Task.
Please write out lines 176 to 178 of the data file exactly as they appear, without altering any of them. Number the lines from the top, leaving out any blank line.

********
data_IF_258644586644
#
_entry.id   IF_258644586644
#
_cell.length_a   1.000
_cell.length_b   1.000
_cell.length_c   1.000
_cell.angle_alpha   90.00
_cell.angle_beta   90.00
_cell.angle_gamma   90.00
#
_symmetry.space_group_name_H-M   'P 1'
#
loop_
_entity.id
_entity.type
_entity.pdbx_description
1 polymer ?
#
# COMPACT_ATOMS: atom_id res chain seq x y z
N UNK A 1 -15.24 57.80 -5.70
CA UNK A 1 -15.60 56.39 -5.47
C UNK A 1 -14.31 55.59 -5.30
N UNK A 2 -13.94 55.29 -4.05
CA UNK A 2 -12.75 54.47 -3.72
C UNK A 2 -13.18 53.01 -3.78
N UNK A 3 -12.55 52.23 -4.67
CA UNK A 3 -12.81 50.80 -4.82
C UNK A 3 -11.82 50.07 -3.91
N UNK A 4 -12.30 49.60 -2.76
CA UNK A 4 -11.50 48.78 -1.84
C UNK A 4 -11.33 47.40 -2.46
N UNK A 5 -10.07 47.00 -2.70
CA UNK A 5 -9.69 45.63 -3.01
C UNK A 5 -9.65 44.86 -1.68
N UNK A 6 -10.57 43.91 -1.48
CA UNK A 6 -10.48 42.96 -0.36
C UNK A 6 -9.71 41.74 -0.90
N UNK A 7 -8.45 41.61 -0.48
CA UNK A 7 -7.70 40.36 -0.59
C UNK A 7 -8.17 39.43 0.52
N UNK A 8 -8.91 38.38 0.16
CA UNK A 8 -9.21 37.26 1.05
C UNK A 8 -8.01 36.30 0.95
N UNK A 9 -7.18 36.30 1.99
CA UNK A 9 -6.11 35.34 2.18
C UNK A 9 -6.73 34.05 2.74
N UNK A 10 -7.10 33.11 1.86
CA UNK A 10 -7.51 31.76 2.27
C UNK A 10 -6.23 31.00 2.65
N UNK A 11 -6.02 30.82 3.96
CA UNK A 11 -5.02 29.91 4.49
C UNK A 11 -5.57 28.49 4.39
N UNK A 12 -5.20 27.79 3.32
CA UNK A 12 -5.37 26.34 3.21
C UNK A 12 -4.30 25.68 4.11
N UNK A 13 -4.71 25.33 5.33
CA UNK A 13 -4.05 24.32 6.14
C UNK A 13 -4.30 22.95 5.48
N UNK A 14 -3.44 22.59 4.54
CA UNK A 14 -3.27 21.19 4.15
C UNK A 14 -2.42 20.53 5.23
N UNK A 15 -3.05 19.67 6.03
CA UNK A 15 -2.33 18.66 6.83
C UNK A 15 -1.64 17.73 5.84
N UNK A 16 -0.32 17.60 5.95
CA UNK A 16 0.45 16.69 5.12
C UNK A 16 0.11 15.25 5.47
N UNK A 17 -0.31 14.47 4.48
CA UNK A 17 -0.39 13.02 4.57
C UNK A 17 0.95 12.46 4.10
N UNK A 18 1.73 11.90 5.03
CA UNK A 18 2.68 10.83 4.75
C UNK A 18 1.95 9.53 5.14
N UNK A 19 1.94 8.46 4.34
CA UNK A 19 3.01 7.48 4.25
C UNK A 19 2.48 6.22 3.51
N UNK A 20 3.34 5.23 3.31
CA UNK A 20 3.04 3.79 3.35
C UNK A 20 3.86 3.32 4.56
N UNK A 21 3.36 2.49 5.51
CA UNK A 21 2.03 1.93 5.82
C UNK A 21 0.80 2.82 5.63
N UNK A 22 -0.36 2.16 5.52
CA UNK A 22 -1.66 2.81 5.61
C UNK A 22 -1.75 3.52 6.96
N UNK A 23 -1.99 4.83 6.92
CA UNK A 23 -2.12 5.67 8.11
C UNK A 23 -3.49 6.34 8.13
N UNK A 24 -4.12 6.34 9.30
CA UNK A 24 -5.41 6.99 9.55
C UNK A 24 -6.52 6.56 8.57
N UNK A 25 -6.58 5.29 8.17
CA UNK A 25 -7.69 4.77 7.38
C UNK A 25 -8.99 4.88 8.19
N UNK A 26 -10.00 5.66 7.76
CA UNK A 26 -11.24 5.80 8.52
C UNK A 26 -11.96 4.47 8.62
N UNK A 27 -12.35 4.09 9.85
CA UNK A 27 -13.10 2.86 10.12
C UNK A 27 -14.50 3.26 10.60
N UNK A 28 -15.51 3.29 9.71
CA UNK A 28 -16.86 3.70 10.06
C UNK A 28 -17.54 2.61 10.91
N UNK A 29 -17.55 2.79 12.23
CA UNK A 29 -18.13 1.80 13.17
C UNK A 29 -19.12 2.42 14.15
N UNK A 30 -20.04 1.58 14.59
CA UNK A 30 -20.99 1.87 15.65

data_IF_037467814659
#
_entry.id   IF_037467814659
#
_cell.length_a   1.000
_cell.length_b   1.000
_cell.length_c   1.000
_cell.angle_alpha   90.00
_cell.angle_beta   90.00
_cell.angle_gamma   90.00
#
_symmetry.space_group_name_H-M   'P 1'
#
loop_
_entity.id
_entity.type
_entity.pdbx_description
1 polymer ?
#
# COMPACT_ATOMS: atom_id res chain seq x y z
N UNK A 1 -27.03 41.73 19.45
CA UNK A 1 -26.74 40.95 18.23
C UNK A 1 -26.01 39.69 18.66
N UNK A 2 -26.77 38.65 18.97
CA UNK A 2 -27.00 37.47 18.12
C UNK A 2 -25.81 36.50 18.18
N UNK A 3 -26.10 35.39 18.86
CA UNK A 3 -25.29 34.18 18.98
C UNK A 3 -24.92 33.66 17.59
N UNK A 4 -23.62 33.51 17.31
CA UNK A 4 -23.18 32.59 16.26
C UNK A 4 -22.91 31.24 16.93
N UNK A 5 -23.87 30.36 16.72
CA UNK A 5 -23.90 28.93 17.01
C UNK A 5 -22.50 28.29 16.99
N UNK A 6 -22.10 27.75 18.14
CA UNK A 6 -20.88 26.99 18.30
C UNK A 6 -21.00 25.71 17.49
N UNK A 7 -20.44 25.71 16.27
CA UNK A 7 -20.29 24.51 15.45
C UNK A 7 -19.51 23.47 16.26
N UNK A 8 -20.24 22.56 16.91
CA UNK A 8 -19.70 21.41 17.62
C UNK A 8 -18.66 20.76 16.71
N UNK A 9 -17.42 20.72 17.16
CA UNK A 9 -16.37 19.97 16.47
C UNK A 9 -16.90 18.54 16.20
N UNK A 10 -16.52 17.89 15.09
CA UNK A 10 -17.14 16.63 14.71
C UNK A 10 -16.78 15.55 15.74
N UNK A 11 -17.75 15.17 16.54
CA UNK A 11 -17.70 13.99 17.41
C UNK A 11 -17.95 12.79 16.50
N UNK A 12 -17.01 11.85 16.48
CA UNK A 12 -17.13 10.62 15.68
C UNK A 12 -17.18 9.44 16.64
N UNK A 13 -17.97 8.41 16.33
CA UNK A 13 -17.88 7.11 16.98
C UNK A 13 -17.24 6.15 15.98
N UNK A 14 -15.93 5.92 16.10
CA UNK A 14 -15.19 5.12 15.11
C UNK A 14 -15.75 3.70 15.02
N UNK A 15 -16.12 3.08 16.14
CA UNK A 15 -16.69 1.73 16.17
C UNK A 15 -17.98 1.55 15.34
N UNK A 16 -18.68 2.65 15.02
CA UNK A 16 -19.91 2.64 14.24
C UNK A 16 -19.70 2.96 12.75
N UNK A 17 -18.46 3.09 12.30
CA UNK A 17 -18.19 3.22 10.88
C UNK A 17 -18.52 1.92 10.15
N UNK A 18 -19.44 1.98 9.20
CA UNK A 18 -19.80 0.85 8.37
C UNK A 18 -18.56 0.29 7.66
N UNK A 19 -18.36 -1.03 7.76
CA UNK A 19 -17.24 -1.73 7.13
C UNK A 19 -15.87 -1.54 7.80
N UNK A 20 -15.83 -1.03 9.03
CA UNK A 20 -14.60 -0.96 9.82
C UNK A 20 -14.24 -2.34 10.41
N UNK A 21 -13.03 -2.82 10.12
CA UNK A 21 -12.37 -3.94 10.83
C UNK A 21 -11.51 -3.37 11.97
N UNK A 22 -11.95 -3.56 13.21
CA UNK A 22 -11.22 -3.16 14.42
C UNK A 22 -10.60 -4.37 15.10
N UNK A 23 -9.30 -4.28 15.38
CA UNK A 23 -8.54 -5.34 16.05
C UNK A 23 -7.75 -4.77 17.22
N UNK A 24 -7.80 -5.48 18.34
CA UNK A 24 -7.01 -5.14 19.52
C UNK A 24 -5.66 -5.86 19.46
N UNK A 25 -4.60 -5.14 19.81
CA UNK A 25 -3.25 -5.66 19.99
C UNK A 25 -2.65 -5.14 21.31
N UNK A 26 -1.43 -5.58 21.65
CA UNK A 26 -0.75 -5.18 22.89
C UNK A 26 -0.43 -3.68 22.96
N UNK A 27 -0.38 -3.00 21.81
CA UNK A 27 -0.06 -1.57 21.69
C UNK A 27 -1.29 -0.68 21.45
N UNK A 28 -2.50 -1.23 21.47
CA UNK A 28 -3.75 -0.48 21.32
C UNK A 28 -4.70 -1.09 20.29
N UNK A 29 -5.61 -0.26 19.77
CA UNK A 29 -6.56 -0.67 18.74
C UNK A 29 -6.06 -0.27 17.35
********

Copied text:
CA UNK A 16 -19.91 2.64 14.24
C UNK A 16 -19.70 2.96 12.75
N UNK A 17 -18.46 3.09 12.30